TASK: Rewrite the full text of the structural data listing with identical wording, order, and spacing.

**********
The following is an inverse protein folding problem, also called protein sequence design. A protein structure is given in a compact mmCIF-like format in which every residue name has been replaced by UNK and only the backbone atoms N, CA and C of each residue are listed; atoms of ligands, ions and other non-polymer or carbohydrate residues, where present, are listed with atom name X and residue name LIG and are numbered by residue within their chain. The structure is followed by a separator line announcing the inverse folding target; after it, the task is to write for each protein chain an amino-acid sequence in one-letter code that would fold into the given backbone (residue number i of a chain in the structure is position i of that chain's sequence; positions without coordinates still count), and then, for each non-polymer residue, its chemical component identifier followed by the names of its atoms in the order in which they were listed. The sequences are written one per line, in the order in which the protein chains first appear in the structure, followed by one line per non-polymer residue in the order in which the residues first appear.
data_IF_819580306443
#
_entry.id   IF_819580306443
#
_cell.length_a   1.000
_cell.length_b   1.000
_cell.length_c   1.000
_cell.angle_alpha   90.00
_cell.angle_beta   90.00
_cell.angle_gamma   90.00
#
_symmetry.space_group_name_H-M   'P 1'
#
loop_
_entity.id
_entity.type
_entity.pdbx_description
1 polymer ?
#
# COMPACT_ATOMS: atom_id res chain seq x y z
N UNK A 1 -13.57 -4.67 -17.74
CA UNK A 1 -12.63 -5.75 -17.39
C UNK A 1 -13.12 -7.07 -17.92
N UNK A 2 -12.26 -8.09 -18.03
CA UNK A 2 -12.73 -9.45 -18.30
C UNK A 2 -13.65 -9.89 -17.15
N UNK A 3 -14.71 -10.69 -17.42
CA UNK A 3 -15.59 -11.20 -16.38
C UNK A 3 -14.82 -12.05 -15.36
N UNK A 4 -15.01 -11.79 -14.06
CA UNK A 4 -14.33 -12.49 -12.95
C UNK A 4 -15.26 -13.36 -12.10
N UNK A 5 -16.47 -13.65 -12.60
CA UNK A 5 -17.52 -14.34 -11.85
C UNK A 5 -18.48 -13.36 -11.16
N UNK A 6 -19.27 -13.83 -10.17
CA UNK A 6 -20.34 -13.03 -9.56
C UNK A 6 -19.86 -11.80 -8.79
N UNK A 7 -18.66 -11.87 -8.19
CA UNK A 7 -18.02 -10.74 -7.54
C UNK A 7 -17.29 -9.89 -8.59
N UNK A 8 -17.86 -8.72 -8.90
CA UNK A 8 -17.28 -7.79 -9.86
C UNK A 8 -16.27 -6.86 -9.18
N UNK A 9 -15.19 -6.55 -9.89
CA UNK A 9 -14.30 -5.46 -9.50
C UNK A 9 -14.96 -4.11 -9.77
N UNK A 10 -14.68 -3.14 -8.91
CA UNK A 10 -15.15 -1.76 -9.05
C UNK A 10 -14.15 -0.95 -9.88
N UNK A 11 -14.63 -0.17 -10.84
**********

The following is an inverse protein folding problem, also called protein sequence design. A protein structure is given in a compact mmCIF-like format in which every residue name has been replaced by UNK and only the backbone atoms N, CA and C of each residue are listed; atoms of ligands, ions and other non-polymer or carbohydrate residues, where present, are listed with atom name X and residue name LIG and are numbered by residue within their chain. The structure is followed by a separator line announcing the inverse folding target; after it, the task is to write for each protein chain an amino-acid sequence in one-letter code that would fold into the given backbone (residue number i of a chain in the structure is position i of that chain's sequence; positions without coordinates still count), and then, for each non-polymer residue, its chemical component identifier followed by the names of its atoms in the order in which they were listed. The sequences are written one per line, in the order in which the protein chains first appear in the structure, followed by one line per non-polymer residue in the order in which the residues first appear.
data_IF_819580306443
#
_entry.id   IF_819580306443
#
_cell.length_a   1.000
_cell.length_b   1.000
_cell.length_c   1.000
_cell.angle_alpha   90.00
_cell.angle_beta   90.00
_cell.angle_gamma   90.00
#
_symmetry.space_group_name_H-M   'P 1'
#
loop_
_entity.id
_entity.type
_entity.pdbx_description
1 polymer ?
#
# COMPACT_ATOMS: atom_id res chain seq x y z
N UNK A 1 -13.57 -4.67 -17.74
CA UNK A 1 -12.63 -5.75 -17.39
C UNK A 1 -13.12 -7.07 -17.92
N UNK A 2 -12.26 -8.09 -18.03
CA UNK A 2 -12.73 -9.45 -18.30
C UNK A 2 -13.65 -9.89 -17.15
N UNK A 3 -14.71 -10.69 -17.42
CA UNK A 3 -15.59 -11.20 -16.38
C UNK A 3 -14.82 -12.05 -15.36
N UNK A 4 -15.01 -11.79 -14.06
CA UNK A 4 -14.33 -12.49 -12.95
C UNK A 4 -15.26 -13.36 -12.10
N UNK A 5 -16.47 -13.65 -12.60
CA UNK A 5 -17.52 -14.34 -11.85
C UNK A 5 -18.48 -13.36 -11.16
N UNK A 6 -19.27 -13.83 -10.17
CA UNK A 6 -20.34 -13.03 -9.56
C UNK A 6 -19.86 -11.80 -8.79
N UNK A 7 -18.66 -11.87 -8.19
CA UNK A 7 -18.02 -10.74 -7.54
C UNK A 7 -17.29 -9.89 -8.59
N UNK A 8 -17.86 -8.72 -8.90
CA UNK A 8 -17.28 -7.79 -9.86
C UNK A 8 -16.27 -6.86 -9.18
N UNK A 9 -15.19 -6.55 -9.89
CA UNK A 9 -14.30 -5.46 -9.50
C UNK A 9 -14.96 -4.11 -9.77
N UNK A 10 -14.68 -3.14 -8.91
CA UNK A 10 -15.15 -1.76 -9.05
C UNK A 10 -14.15 -0.95 -9.88
N UNK A 11 -14.63 -0.17 -10.84